Kurrajong Natural Medicine Centre

We Take Care of Your Health Naturally, Using Traditional Chinese Medicine, Acupuncture and Western Herbal Medicine, Diet and Body Therapies.

Kurrajong Natural Medicine Centre Logo
For Face-to-Face or Telehealth Appointments, Please Call:   (02) 45730784 

Alfalfa (Medicago sativa L.)


Biological Name:
(Medicago sativa L.)

Leguminosae; (beans and peas)

Other Names:
Chilean Clover, Father of All Foods (Al-fal-fa), Lucerne, Purple medic.


Alfalfa (Medicago sativa L.) is a perennial herb found on the edges of fields and is widely cultivated by farmers for livestock feed. It grows to a height of about 30 cm or more. The erect, smooth stem of Alfalfa grows from an elongated taproot and produces blue to purple flowers during the summer months. It produces a characteristic spirally coiled seed pods.
M. sativa is a legume with a long history of dietary and medicinal use.

M. sativa supplements taken by mouth appear to be generally well tolerated. However, ingestion of alfalfa tablets has been associated with reports of a lupus-like syndrome or lupus flares. These reactions may be due to the amino acid L-canavanine which appears to be present in alfalfa seeds and sprouts, but not in the leaves. There are also rare cases of pancytopenia (low blood counts), dermatitis (skin inflammation), and gastrointestinal upset

Active Compounds in Medicago sativa:

M. sativa is a medicinal plant used in traditional medicine due to being high in protein, calcium, and vitamins and its low percentage of cellulose. It contains many enzymes, including: amylase, invertase, and pectinase. Therefore it can be used as digestive aids [2]. More than 20% of dry weight of alfalfa is protein, and it is the best source of Arg, His, Asp, Phe, and Cys amino acids. M. sativa has an extremely high nutritive value, containing vitamins A, B1, B6, B12, C, D, E, and K, niacin, pantothenic acid, biotin, folic acid, minerals, protein, and beneficial saponins [3,4].

Previous studies showed that adding alfalfa seed in human diet reduced triglycerides and LDL, improved HDL levels, and decreased blood glucose [5,6]. Therefore, alfalfa leaves are traditionally used as an effective treatment for diabetes [7,8]. Alfalfa causes stimulation of insulin secretion and also improves insulin function in reducing the plasma glucose, however, its effects on the blood lipids have not been investigated widely [1,9].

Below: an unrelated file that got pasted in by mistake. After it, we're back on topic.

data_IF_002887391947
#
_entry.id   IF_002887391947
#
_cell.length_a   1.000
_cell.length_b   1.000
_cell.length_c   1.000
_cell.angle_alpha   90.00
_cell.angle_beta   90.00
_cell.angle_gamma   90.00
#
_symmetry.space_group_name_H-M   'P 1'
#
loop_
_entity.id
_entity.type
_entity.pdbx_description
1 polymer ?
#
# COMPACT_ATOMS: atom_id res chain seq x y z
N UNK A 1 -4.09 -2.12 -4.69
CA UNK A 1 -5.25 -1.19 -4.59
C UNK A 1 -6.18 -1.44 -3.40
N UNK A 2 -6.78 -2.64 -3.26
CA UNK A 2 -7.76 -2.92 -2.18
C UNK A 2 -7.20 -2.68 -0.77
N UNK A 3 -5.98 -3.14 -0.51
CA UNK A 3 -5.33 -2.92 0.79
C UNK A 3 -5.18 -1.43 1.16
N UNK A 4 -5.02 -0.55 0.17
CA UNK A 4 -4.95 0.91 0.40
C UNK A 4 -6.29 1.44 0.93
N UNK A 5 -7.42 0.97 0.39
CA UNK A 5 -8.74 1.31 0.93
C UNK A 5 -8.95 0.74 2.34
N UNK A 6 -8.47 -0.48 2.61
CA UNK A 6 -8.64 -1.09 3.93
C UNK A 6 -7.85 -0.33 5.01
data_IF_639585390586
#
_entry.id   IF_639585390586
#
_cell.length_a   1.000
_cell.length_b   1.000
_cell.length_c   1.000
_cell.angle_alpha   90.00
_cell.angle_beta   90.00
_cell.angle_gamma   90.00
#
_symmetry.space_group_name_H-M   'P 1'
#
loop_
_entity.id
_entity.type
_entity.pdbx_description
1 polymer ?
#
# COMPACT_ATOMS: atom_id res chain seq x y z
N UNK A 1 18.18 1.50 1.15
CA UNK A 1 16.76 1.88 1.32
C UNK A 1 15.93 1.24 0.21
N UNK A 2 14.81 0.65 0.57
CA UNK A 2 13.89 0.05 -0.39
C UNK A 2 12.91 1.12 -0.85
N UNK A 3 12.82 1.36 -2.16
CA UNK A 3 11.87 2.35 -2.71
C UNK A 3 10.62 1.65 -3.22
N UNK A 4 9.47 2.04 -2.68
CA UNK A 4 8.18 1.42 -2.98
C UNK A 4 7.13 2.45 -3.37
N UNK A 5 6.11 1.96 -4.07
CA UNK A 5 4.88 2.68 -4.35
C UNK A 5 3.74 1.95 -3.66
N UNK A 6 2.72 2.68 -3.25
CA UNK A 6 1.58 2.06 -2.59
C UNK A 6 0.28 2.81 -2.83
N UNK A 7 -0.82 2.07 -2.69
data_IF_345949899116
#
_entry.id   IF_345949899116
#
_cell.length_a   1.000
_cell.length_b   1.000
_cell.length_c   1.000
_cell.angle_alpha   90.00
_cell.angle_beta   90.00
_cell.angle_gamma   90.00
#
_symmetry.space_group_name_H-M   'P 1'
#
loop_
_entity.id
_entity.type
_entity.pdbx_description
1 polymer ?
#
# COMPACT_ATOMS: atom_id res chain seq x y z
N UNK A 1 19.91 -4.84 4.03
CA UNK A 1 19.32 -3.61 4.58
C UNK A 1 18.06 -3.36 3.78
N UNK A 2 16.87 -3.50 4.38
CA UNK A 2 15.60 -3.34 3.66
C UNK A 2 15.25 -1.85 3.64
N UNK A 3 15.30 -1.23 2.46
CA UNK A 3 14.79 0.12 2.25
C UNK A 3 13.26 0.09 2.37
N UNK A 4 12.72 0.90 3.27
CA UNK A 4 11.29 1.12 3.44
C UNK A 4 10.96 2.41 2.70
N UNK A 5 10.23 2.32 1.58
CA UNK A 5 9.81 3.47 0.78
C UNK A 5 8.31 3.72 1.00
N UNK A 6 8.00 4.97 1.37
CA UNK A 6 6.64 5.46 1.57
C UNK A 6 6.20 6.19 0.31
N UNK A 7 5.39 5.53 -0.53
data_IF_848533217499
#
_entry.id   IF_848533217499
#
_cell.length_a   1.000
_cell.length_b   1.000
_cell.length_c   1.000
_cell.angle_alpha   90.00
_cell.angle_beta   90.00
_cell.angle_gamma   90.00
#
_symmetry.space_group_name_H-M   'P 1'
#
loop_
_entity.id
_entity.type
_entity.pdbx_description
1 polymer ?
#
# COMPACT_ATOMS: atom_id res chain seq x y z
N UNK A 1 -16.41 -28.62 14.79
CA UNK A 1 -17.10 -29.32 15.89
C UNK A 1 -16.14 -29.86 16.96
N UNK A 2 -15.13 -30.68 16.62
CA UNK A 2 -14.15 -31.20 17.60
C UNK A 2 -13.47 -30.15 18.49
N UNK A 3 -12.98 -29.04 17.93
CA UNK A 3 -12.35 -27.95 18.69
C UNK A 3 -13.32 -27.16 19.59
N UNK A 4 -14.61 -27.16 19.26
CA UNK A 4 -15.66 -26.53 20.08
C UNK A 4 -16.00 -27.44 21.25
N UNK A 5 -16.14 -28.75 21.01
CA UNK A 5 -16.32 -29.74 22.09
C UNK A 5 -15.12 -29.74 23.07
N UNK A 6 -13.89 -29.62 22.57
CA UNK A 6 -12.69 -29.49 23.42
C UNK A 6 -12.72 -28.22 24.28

Alfalfa’s uses based on scientific evidence:

High cholesterol
: Reductions in blood levels of total cholesterol and low-density lipoprotein (“bad cholesterol”) have been reported in animal studies and in a small number of human cases. High-density lipoprotein (“good cholesterol”) has not been altered in these cases. Although this evidence is promising, better research is needed before a firm conclusion can be reached [1].

Atherosclerosis (cholesterol plaques in heart arteries): 
Several studies in animals report reductions in cholesterol plaques of the arteries after use of alfalfa. Well-designed research in humans is necessary before a conclusion can be drawn.
Studies in rats showed reductions in blood sugar levels following ingestion of M. sativa.

Aqueous M. sativa extract significantly reduced glucose, cholesterol, triglycerides, and low-density lipoprotein (LDL) levels in the diabetic rats but enhanced high-density lipoprotein (HDL) levels. ALT and AST liver enzyme levels were also reduced in blood. Histological examination showed that the aqueous M. sativa extract caused reconstruction of damaged liver and enhanced Langerhans islets’ diameter in pancreas. Therefore, all signs of diabetes were improved by oral administration of alfalfa [1].

Traditional Uses in Herbal Medicine:

  • Immune disorders:
 Allergies, Breast cancer, Cervical cancer, Hay fever, Rheumatoid arthritis.
  • Digestive disorders:
 Appetite stimulant, Gastrointestinal tract disorders, Indigestion, Stomach ulcers.
  • Lung disorders:
 Asthma, Cough.
  • Skin disorders:
 Boils, Insect bites, Skin damage from radiation, Wound healing.
  • Uro-genital disorders:
 Bladder disorders, Diuresis (increasing urination), Kidney disorders, Prostate disorders.
  • Nutritional uses:
 Antioxidant, Convalescence, Nutritional support, Scurvy, Vitamin supplementation (vitamins A,C,E,K).
  • Gynaecological / Mestrual / Pregnancy:
 Increasing breast milk, Estrogen replacement, Menopausal symptoms, Uterine stimulant.
  • Cardio-vascular disorders:
 Blood clotting disorders.
  • Hepatic / Liver problems:
  • Other:
 Convalescence, gum healing after dental procedures.
At Kurrajong Natural Medicine Centre we have a large range of herbal teas available


1. Amraie, E., Farsani, M. K., Sadeghi, L., Khan, T. N., Babadi, V. Y., & Adavi, Z. (2015). The effects of aqueous extract of M. sativa on blood glucose and lipids in alloxan-induced diabetic rats. Interventional medicine & applied science, 7(3), 124–128. https://doi.org/10.1556/1646.7.2015.3.7